Node.js / NPM on IPv6-only servers

Example of this issue

When running npm or other Node.JS tools on an IPv6-only server, you may see an error message like the following:

npm ERR! FetchError: request to failed, reason: connect ECONNREFUSED

By default Node will attempt to use IPv4 to connect to external services. On our IPv6-only servers, this will fail, and you will see a message like the above.

Working around this issue

One option to work around this issue is to use tnat64. This will wrap another application, intercept any connections to IPv4 hosts, and redirect them through our NAT64 service.

You can install it like so:

# apt install tnat64

To use tnat64, you simply pass it the command you originally wanted to run, for example:

$ tnat64 npm install express

You can also run your shell under tnat64, to then wrap every application you run afterwards, for example:

$ tnat64 bash
$ npm install express

Setting up an alias for convenience

To make this easier, you could set up an alias which will automatically run tnat64 npm whenever you run npm.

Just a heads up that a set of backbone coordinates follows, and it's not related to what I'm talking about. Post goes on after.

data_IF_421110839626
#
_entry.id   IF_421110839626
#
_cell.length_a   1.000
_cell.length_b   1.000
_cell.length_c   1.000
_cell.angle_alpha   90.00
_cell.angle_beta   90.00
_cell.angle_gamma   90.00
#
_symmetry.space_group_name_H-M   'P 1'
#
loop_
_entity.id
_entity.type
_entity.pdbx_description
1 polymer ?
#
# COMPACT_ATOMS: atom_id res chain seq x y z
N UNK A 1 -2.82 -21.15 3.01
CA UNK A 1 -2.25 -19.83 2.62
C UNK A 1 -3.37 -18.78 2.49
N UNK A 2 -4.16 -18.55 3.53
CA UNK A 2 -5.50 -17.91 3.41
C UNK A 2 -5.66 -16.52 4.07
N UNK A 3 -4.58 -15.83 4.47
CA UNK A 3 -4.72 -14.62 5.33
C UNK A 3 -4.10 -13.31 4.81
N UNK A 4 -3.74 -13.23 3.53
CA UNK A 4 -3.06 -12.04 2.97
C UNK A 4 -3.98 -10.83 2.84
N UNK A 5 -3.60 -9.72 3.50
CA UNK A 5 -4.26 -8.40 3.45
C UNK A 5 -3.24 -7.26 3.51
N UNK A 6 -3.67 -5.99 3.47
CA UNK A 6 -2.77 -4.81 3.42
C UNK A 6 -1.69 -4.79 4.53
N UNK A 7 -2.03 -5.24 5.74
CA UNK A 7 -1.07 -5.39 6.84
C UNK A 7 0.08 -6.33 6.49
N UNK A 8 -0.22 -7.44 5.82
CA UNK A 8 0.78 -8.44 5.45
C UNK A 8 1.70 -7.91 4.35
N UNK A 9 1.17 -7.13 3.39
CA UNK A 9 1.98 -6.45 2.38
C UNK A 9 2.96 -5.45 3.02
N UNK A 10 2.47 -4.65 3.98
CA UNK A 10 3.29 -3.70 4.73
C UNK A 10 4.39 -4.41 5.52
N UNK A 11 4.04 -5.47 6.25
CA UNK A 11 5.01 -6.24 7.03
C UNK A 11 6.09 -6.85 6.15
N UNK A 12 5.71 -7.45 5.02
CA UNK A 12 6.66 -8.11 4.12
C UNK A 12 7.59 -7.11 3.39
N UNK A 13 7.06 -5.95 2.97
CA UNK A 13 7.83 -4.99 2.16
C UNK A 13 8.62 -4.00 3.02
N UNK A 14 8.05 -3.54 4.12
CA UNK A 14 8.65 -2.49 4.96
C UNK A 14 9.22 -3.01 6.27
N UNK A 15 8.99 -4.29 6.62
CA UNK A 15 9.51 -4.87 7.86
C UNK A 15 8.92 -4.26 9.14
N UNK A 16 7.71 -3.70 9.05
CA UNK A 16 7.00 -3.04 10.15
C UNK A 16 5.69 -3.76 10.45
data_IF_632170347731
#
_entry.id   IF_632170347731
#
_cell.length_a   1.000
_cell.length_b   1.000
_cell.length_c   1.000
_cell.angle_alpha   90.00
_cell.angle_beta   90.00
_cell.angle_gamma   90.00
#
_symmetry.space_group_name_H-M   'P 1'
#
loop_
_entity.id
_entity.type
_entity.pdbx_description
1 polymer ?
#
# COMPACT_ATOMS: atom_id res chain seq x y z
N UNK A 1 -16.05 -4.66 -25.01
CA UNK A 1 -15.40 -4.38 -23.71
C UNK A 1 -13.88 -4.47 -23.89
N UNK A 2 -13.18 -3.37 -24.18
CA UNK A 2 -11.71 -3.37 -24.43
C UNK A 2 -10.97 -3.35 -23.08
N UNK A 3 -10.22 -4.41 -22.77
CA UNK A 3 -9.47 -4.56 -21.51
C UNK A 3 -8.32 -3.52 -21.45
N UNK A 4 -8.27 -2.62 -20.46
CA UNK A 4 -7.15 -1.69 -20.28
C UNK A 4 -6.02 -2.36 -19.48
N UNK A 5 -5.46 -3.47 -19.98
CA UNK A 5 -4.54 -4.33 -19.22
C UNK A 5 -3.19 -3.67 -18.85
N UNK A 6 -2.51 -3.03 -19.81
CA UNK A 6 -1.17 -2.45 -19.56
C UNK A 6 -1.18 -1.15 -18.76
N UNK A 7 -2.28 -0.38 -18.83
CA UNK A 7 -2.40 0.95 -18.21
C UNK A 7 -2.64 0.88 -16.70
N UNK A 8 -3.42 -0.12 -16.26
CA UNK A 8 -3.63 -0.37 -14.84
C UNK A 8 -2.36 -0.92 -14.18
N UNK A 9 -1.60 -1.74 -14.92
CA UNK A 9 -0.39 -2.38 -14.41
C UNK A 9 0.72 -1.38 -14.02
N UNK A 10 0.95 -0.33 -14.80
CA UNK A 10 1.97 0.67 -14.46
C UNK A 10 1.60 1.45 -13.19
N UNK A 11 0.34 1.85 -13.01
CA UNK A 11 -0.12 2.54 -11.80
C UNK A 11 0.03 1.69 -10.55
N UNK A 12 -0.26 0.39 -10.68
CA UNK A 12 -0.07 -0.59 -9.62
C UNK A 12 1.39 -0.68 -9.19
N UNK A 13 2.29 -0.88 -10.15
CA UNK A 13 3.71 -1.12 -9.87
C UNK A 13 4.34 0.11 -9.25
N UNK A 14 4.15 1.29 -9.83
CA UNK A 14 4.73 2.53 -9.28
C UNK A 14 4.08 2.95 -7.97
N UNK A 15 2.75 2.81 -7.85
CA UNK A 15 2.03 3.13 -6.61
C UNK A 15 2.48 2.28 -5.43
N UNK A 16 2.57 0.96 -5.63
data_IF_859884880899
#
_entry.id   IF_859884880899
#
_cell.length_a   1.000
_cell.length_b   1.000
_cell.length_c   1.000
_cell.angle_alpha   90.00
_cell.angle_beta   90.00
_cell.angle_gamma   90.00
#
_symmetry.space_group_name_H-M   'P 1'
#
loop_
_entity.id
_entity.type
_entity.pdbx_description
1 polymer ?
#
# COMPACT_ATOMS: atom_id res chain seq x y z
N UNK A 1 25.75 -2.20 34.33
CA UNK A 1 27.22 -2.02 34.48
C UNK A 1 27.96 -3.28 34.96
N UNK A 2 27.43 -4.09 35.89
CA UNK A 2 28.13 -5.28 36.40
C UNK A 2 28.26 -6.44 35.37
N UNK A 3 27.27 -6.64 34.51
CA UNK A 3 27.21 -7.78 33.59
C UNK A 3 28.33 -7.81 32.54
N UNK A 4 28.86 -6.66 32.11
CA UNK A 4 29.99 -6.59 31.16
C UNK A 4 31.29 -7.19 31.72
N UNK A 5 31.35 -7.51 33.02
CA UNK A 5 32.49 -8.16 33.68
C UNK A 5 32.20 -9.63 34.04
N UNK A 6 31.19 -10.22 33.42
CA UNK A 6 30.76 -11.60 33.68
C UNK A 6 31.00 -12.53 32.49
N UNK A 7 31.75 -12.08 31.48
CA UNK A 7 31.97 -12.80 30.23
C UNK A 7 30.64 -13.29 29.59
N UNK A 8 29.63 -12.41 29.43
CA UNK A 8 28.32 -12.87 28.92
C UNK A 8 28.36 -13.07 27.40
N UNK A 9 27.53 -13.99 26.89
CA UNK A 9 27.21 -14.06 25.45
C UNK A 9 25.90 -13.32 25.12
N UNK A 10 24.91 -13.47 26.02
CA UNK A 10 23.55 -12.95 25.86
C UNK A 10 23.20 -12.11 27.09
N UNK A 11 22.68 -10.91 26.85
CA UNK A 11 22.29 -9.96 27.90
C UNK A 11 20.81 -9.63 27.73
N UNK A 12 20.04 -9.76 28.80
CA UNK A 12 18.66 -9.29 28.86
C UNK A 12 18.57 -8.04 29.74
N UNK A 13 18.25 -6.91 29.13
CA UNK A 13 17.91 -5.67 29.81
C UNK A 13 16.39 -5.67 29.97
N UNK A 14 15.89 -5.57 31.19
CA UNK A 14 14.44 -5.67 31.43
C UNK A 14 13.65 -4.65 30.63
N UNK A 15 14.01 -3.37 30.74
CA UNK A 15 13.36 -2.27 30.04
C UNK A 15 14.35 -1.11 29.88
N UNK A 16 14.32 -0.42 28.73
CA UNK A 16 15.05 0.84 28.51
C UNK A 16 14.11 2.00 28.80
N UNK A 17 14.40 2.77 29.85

On a server using a standard bash configuration, you can set this up by adding it to your .bash_aliases file.

For example:

echo 'alias npm="tnat64 npm"' >> ~/.bash_aliases
source ~/.bash_aliases

Alternative workaround using /etc/hosts

An alternative option is to hardcode the relevant IPv6 addresses in /etc/hosts. This will force Node to connect over IPv6, and ignore the IPv4 addresses present in DNS.

For example, you could fetch the IPv6 address of like so:

$ getent ahosts | head -1
2606:4700::6810:1b23 STREAM

You can then put this address into your hosts file, eg:

# echo "2606:4700::6810:1b23" >> /etc/hosts

This would then let you run NPM with no wrapper, eg:

$ npm install express

Please note that this may later cause issues if the service changes IP address, as your server will ignore DNS changes for this domain. Therefore, we typically recommend avoiding this method where possible.